Year of the Linux Gaming Console

When Valve announced and then released their Steam Deck in 2022, it was a bit of a surprise; everyone outside of Nintendo has tried and mostly failed to make something of portable gaming1. Its design was bulky and heavy in comparison to the Switch, with noisy fans and questionable battery life. Underneath the covers, the Deck ran SteamOS, a Linux distro that Valve based on Arch Linux to run their Steam client while emulating Windows enough to play games. And, despite all these compromises, the Steam Deck was quite successful as a piece of hardware, so much so that they updated the device with an OLED screen while making incremental improvements on the aforementioned cooling fans and batteries.

I resisted getting the original Steam Deck. But then, my PC died…just as they revealed the Steam Deck OLED Limited Edition.

From a hardware standpoint, the Steam Deck is somewhere between a portable console and a gaming laptop. I can recognize the evolution of the control scheme from the Steam Controller almost a decade ago, and Steam Link capabilities available as well, allowing the Deck to stream games from a PC2. The OLED screen is beautiful, and even though there aren’t that many games that support HDR, I feel almost compelled to replay the handful of titles—namely, the Ori games—that leverage the added contrast.

It’s the software, though, that is impressive. When the Steam Deck originally launched, its major accomplishment was its ability to run Windows-native games, primarily by using a tool called Proton. Specifically, it’s a compatibility layer that builds on top of the Wine emulator, which has a 3-decade-long history of translating Windows API calls into POSIX API calls under the hood. With all of Windows’ quirks—its own cruft from 30+ years of history since the Windows 95/98 days—plus the Intel x86 architecture underneath, it’s pretty amazing that Proton abstracts most of it away so that a Linux-derived OS runs the code at speeds comparable to native execution. Even subtle tweaks like dropping in a DLL to change GPU utilization work as expected.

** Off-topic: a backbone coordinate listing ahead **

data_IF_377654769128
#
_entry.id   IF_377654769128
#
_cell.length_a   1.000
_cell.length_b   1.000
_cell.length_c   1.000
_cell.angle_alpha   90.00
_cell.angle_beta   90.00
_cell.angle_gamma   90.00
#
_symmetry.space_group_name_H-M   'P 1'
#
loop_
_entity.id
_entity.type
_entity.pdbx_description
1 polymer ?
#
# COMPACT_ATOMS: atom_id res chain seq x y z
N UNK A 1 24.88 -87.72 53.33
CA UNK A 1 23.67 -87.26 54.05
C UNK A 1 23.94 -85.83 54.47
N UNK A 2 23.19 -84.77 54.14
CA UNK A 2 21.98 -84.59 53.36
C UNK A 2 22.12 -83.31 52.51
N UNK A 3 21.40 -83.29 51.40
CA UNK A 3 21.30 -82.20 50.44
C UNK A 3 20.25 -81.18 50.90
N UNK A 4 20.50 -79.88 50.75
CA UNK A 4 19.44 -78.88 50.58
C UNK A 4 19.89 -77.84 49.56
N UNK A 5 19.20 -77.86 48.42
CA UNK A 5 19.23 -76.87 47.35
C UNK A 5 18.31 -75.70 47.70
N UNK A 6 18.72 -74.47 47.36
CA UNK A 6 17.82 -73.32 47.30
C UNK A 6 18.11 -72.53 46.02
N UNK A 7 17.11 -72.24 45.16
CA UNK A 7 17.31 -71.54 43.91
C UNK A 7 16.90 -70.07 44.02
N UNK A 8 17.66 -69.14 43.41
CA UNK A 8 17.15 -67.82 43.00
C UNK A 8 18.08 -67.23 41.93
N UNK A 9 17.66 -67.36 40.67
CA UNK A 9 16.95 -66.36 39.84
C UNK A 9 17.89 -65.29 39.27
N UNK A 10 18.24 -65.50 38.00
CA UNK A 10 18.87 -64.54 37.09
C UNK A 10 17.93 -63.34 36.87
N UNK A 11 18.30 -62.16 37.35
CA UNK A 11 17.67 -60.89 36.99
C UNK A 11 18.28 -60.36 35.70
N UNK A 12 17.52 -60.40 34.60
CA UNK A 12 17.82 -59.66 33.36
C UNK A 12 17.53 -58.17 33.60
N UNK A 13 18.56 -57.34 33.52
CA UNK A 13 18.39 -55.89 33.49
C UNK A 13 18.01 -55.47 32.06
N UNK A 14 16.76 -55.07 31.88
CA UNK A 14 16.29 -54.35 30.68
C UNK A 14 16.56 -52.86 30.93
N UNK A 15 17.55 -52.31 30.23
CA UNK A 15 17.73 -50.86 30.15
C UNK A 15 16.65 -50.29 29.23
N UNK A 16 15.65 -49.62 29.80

That said, the Steam Deck didn’t get to this level of refinement on launch day. SteamOS itself was initially released in 2013, but Steam Deck’s release accelerated the cadence of releases and fixes at both the operating system and Proton compatibility levels. Linux is known to be skimpy with its hardware device drivers, so it probably helps that Valve is controlling its hardware supply chain much like other console manufacturers, while they partner closely with component suppliers to keep their drivers up to date.

This potent combination of dedicated hardware, mature manufacturing, consistent firmware support, and an established user base with a killer app in Steam, may finally bring about the apocalyptic Year of the Linux DesktopConsole. Servers have long preferred Linux over Windows from an efficiency, architecture, and openness standpoint; what had always stopped adoption was the dearth of user-friendly interfaces, along with needing the technical knowhow when you did run into trouble3. It’s telling that Steam Deck’s popularity has prompted other PC manufacturers to put out their variations on portable gaming devices, but these other systems make substantial tradeoffs in portability, battery life, user-friendliness via an unfinished Windows 11, or simply their prices and specs.

Valve’s Steam Deck has taken a unique path to come into being. It’s not quite the same as a traditional console like a PlayStation or Switch; there’s no roadmap of major first-party games4that drives revenues. It’s not a mobile-, Android-derived gaming platform; the goal isn’t to sell hardware at increasing profit margins. The closest analog is something like…Microsoft Surface laptops; quality hardware is used to engage in more platform-level usage, which is then monetized on the backend via licensing fees. The business model lets Valve invest the time and effort into this that other players in the industry cannot, which bodes well for—uh, more years of Linuxes.

  1. Phone gaming notwithstanding.

  2. Along with PS5 streaming via an app called Chiaki4Deck, which kinda makes the recently launched PlayStation Portal obsolete.

  3. macOS, built on top of FreeBSD, is arguably a distant cousin that has lived Year of the Linux-derived Desktop for 2 decades straight.

  4. Though the one game that the Deck launched with, the Aperture Desk Job, follows the grand tradition of shipping a free tech demo disguised as a game.

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